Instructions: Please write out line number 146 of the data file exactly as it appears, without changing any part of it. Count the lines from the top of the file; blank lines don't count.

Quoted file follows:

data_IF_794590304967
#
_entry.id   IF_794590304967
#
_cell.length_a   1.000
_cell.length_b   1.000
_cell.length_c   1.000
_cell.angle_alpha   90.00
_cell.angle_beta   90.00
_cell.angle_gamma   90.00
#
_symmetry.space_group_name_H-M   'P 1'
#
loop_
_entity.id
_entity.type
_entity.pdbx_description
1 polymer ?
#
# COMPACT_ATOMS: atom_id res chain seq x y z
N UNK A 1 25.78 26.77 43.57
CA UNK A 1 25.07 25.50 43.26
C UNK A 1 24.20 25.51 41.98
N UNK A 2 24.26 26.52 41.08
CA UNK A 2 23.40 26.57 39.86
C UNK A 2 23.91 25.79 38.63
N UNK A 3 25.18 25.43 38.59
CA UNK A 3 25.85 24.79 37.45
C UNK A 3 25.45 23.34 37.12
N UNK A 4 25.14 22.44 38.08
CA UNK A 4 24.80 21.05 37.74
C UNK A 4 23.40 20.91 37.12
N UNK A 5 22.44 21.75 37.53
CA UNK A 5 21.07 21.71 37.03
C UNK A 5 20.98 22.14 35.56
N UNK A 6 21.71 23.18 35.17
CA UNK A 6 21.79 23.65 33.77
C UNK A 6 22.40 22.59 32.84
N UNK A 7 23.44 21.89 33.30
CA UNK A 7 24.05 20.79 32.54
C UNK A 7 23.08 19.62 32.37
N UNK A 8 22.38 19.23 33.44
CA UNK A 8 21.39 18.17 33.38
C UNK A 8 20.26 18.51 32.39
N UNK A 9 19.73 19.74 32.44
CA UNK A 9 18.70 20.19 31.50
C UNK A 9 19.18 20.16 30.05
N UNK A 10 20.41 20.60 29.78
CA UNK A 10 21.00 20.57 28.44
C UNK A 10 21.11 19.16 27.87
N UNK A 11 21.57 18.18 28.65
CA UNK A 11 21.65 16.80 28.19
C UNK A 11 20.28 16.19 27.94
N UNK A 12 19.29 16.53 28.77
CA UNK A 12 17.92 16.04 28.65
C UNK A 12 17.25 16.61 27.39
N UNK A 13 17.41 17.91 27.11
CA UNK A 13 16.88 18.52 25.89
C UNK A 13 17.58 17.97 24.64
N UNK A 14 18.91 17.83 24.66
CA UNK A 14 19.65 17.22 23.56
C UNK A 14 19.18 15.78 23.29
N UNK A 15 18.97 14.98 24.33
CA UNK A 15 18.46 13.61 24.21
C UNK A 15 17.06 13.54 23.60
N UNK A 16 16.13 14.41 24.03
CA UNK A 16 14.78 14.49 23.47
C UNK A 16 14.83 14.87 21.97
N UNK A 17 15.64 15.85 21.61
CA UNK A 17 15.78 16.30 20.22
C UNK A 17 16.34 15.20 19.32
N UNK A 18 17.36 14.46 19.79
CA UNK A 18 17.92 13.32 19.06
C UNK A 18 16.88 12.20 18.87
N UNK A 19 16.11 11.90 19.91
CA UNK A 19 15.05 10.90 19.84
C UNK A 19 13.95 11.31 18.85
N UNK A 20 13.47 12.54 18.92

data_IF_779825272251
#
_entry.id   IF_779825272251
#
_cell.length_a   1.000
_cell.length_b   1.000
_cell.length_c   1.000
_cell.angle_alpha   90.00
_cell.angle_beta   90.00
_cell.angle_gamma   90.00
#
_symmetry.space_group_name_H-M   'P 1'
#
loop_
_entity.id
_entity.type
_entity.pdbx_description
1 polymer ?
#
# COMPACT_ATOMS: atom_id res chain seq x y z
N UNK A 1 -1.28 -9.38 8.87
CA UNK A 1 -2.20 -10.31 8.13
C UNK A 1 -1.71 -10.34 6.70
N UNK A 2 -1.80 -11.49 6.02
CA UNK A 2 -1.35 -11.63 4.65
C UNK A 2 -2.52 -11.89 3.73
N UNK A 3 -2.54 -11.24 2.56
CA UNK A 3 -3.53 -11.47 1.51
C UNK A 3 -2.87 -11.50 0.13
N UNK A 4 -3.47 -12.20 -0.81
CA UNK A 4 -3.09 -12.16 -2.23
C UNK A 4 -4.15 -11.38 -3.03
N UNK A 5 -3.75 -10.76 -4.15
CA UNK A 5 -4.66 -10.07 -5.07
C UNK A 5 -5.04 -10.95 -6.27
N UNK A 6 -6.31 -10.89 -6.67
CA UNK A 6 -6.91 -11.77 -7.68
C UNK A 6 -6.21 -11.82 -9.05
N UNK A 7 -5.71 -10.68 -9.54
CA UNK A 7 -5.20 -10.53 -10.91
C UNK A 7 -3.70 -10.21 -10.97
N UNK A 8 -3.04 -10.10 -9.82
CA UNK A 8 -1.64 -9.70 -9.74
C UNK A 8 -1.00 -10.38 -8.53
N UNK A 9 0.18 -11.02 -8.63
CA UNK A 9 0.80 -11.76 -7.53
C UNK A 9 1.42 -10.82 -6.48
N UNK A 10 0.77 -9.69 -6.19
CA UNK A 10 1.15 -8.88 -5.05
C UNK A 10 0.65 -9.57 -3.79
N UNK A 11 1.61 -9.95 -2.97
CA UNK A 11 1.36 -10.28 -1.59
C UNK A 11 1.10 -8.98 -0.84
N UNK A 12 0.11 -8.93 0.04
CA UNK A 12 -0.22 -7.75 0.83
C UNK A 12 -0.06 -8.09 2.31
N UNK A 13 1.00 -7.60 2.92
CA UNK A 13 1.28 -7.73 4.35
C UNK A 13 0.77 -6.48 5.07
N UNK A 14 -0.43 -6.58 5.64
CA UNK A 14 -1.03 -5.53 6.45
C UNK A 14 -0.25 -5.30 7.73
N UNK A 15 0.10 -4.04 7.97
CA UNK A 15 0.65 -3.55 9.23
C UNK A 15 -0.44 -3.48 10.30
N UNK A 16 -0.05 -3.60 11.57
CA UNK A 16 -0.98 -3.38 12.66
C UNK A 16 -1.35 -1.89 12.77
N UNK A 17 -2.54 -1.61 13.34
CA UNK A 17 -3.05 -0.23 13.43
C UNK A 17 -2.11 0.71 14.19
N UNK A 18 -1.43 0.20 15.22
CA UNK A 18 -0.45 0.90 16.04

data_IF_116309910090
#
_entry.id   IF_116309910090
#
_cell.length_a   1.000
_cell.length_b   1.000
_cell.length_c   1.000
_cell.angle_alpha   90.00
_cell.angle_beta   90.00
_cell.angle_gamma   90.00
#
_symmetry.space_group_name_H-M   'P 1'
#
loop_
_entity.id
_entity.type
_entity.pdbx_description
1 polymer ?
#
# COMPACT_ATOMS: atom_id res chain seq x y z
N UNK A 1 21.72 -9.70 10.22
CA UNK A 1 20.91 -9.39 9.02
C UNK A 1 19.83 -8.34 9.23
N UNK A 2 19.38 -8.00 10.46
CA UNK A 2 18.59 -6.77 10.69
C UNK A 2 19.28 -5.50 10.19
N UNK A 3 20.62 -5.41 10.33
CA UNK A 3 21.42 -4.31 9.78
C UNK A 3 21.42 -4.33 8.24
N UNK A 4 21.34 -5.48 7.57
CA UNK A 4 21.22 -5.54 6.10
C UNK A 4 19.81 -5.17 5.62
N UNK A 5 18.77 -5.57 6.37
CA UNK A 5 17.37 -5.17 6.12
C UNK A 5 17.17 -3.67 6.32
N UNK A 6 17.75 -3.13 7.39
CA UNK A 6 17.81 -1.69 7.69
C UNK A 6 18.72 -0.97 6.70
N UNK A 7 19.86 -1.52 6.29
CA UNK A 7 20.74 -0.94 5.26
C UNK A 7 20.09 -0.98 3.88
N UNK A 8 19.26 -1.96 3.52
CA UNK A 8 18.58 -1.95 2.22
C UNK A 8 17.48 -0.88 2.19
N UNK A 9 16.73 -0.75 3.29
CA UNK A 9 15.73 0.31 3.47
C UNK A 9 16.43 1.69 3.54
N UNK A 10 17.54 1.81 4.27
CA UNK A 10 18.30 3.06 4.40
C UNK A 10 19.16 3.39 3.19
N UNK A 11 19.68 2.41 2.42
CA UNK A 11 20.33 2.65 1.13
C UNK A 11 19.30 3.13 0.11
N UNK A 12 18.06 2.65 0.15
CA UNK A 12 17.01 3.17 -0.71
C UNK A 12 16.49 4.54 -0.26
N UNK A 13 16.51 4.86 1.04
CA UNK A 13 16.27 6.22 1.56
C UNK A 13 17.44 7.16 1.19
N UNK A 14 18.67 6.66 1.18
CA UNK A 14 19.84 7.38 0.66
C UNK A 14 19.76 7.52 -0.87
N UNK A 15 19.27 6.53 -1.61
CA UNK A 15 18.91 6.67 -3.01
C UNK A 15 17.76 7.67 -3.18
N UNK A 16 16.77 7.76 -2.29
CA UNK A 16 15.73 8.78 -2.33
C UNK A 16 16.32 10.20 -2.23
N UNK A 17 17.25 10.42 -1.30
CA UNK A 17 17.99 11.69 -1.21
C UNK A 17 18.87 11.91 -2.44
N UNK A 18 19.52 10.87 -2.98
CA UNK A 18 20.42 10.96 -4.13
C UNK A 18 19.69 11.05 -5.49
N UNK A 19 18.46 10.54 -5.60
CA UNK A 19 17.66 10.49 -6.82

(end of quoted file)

C UNK A 16 -1.35 -1.89 12.77